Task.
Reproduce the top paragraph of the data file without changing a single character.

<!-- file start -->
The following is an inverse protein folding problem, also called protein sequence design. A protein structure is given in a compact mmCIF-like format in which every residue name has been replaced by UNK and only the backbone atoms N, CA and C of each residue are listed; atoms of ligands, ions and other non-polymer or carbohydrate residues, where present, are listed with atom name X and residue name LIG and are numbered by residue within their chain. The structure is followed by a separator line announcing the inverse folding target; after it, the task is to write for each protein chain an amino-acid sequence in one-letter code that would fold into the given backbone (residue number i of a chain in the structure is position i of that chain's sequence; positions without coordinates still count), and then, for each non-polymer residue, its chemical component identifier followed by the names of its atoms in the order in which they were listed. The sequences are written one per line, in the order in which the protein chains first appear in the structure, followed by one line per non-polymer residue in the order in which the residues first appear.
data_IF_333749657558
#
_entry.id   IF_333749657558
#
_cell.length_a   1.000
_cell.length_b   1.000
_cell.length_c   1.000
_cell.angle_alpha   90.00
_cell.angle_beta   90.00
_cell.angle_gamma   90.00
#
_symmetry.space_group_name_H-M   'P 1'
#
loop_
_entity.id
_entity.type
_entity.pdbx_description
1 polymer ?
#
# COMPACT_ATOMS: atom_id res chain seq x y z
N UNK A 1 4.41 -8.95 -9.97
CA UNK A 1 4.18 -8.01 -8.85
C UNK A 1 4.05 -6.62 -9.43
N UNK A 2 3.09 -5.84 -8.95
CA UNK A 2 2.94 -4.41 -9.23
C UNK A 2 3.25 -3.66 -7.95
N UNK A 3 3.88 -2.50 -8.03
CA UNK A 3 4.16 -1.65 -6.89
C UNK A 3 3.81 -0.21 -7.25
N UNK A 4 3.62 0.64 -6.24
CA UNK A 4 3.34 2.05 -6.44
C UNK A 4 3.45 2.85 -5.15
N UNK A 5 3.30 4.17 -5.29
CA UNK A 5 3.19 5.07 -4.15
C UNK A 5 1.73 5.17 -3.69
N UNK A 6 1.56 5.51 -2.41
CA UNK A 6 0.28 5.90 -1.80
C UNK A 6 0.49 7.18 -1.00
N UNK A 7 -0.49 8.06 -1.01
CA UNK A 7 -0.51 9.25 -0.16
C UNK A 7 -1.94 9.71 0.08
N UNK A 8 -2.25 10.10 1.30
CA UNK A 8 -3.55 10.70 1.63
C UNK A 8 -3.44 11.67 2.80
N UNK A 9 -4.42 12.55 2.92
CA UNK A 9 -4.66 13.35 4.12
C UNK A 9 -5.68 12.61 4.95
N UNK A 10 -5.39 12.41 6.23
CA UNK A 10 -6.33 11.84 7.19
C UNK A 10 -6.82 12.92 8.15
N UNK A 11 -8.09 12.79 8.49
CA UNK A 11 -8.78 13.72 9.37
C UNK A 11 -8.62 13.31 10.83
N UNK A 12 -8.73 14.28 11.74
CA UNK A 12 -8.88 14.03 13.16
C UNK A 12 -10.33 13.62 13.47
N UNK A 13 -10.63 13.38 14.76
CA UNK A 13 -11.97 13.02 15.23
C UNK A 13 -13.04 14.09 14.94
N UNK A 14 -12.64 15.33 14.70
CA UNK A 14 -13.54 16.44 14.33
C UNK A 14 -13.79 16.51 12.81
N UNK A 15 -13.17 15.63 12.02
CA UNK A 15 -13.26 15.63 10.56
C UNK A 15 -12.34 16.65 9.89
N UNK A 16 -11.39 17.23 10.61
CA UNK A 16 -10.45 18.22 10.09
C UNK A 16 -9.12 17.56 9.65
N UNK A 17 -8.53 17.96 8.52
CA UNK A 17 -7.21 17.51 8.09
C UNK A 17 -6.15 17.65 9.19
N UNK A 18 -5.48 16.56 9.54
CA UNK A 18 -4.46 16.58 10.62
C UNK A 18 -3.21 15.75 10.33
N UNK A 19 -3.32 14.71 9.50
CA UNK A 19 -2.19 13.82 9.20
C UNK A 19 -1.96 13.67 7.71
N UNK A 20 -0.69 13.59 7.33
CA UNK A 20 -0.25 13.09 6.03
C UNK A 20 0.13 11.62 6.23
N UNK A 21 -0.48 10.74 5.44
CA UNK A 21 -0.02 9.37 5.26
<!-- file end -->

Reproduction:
The following is an inverse protein folding problem, also called protein sequence design. A protein structure is given in a compact mmCIF-like format in which every residue name has been replaced by UNK and only the backbone atoms N, CA and C of each residue are listed; atoms of ligands, ions and other non-polymer or carbohydrate residues, where present, are listed with atom name X and residue name LIG and are numbered by residue within their chain. The structure is followed by a separator line announcing the inverse folding target; after it, the task is to write for each protein chain an amino-acid sequence in one-letter code that would fold into the given backbone (residue number i of a chain in the structure is position i of that chain's sequence; positions without coordinates still count), and then, for each non-polymer residue, its chemical component identifier followed by the names of its atoms in the order in which they were listed. The sequences are written one per line, in the order in which the protein chains first appear in the structure, followed by one line per non-polymer residue in the order in which the residues first appear.